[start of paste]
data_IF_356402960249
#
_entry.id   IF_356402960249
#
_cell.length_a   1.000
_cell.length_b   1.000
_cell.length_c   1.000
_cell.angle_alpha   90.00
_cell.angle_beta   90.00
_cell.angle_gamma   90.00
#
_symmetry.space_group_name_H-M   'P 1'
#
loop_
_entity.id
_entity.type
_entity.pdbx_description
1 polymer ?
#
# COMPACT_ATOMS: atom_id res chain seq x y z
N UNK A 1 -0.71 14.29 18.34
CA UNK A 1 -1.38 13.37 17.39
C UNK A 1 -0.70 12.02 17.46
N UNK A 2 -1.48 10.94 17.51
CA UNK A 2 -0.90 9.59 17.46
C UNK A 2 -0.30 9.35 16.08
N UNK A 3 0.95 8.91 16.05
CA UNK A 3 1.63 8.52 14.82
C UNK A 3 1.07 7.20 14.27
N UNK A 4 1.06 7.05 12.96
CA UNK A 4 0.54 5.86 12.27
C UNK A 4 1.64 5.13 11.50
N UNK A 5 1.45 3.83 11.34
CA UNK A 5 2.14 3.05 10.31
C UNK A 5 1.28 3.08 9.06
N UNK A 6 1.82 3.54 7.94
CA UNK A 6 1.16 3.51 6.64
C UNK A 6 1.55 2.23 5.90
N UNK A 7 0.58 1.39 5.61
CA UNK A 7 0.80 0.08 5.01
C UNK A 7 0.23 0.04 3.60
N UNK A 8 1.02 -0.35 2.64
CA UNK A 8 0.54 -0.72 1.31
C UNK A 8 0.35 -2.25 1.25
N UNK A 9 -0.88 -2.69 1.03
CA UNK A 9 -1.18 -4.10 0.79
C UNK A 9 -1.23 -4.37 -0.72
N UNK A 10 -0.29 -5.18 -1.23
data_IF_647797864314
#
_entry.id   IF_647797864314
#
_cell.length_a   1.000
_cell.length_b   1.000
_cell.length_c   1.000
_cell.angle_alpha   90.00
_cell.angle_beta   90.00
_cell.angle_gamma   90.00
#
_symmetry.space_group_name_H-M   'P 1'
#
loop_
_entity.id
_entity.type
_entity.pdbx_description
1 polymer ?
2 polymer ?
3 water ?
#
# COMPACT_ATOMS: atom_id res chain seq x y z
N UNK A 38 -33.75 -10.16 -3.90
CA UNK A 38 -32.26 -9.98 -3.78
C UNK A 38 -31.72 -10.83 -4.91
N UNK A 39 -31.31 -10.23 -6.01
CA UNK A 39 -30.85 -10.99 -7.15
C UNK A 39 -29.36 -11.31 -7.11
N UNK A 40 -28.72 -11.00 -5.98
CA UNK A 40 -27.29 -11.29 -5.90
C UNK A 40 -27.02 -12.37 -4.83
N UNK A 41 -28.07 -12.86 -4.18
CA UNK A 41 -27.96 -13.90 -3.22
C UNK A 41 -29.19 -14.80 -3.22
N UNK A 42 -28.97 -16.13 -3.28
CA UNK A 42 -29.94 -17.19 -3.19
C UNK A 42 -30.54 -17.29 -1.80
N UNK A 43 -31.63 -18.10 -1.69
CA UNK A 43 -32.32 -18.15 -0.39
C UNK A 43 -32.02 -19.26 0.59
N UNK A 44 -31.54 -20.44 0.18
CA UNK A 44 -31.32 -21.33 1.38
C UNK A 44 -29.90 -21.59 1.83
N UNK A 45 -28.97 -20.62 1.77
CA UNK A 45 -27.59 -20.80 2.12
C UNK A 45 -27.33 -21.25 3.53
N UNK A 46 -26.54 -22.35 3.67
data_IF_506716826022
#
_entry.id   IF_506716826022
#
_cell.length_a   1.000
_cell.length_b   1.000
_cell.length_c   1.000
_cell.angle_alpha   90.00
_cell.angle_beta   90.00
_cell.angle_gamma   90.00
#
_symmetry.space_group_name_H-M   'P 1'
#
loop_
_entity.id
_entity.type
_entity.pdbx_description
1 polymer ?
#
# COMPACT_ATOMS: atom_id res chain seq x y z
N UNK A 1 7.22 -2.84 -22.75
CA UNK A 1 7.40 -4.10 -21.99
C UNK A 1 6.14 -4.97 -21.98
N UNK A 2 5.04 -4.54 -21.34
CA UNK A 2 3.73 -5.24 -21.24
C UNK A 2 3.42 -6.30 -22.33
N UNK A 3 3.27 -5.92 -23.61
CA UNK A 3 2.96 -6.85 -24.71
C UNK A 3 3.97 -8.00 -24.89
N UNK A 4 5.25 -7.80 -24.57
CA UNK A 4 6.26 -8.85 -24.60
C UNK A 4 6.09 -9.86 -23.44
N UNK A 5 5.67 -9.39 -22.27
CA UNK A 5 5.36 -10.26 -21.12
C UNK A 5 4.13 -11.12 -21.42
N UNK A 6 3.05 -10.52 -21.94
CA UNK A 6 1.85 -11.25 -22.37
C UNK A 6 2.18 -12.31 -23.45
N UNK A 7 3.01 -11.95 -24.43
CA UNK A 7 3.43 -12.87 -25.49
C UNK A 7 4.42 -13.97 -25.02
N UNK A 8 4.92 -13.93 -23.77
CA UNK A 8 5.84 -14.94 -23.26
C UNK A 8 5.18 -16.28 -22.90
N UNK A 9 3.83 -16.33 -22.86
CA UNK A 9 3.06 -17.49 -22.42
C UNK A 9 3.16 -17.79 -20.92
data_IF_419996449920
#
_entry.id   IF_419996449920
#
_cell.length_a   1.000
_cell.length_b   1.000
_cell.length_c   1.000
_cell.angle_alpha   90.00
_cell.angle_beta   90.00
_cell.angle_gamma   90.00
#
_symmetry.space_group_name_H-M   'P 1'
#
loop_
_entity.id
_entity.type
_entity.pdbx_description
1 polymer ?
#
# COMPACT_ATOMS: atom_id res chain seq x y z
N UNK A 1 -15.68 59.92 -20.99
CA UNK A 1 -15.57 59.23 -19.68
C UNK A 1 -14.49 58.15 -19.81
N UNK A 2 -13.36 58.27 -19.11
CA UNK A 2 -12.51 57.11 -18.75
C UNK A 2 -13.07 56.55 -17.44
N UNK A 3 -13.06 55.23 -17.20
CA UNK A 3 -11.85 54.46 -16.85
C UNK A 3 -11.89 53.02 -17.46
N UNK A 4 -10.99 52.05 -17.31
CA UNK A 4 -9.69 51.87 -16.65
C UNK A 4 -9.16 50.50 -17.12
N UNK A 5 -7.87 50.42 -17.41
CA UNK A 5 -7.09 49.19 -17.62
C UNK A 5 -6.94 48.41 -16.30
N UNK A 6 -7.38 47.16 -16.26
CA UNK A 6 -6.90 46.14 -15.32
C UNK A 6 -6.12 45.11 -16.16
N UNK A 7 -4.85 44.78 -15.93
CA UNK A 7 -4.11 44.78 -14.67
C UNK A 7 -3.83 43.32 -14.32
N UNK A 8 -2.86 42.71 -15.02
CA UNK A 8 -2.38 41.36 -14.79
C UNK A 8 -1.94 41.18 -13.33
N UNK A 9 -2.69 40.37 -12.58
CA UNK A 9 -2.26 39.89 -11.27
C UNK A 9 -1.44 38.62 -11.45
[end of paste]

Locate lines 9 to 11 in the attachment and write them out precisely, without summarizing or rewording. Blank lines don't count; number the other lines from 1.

_cell.angle_beta   90.00
_cell.angle_gamma   90.00
#